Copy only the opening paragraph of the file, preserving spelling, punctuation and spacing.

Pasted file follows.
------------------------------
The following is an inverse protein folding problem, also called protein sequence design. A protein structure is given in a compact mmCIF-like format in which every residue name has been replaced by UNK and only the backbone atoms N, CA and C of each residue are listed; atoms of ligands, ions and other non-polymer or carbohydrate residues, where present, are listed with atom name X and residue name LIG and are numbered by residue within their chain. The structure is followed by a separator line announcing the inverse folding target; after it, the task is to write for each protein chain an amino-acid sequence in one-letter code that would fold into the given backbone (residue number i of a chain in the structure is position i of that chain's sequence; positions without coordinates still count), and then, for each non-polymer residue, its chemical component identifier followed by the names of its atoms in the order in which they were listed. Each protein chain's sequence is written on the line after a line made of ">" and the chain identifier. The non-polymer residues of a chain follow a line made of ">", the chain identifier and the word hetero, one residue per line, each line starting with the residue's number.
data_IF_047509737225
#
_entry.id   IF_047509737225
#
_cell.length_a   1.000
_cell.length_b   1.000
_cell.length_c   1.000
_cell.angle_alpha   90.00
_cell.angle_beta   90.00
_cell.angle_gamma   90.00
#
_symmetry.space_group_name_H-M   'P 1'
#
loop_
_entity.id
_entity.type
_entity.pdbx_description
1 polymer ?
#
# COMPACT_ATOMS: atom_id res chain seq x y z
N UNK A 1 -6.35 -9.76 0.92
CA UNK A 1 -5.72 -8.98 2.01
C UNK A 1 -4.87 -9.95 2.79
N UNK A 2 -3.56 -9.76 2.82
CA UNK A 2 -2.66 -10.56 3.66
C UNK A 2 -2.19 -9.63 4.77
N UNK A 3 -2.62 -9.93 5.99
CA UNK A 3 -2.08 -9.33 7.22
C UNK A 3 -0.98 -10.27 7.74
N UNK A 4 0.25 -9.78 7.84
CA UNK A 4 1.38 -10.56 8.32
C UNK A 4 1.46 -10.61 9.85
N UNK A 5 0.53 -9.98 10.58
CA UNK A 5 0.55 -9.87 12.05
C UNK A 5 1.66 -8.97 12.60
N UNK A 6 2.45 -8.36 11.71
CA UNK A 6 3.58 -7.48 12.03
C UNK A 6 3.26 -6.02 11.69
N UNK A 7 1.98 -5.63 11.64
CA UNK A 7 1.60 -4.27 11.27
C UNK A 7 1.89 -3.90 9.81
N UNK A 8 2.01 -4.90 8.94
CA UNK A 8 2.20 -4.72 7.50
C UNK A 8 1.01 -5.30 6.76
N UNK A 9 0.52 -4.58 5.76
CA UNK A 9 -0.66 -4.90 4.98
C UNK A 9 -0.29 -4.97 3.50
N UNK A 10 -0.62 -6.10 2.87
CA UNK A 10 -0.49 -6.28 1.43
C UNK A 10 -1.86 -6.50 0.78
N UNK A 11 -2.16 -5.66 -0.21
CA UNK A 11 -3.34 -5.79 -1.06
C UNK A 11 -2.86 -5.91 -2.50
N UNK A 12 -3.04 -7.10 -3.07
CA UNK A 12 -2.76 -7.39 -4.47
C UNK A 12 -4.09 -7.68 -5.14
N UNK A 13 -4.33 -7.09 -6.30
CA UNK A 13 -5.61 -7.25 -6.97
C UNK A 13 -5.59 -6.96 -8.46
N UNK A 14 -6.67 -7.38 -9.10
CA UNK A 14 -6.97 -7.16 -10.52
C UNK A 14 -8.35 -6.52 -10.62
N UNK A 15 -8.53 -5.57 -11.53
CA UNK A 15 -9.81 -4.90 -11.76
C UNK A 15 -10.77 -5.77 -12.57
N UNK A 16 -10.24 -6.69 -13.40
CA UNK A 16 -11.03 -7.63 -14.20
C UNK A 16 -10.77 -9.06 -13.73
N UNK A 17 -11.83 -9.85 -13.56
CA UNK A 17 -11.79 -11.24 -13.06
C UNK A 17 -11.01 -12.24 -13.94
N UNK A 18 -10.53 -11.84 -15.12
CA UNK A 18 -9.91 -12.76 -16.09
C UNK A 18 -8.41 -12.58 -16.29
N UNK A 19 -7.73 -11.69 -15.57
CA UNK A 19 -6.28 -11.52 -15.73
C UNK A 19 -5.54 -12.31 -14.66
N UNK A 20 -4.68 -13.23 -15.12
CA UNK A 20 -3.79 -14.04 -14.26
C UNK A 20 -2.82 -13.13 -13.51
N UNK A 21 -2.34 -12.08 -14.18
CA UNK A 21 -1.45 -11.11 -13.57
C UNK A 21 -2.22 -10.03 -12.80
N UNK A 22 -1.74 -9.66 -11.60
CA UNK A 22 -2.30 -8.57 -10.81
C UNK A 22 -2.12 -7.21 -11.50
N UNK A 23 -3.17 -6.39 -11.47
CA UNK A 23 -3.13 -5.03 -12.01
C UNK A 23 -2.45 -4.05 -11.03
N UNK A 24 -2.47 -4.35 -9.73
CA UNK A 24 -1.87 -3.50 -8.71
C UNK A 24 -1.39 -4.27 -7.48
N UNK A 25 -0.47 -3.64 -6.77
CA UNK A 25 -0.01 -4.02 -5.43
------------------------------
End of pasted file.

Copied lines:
The following is an inverse protein folding problem, also called protein sequence design. A protein structure is given in a compact mmCIF-like format in which every residue name has been replaced by UNK and only the backbone atoms N, CA and C of each residue are listed; atoms of ligands, ions and other non-polymer or carbohydrate residues, where present, are listed with atom name X and residue name LIG and are numbered by residue within their chain. The structure is followed by a separator line announcing the inverse folding target; after it, the task is to write for each protein chain an amino-acid sequence in one-letter code that would fold into the given backbone (residue number i of a chain in the structure is position i of that chain's sequence; positions without coordinates still count), and then, for each non-polymer residue, its chemical component identifier followed by the names of its atoms in the order in which they were listed. Each protein chain's sequence is written on the line after a line made of ">" and the chain identifier. The non-polymer residues of a chain follow a line made of ">", the chain identifier and the word hetero, one residue per line, each line starting with the residue's number.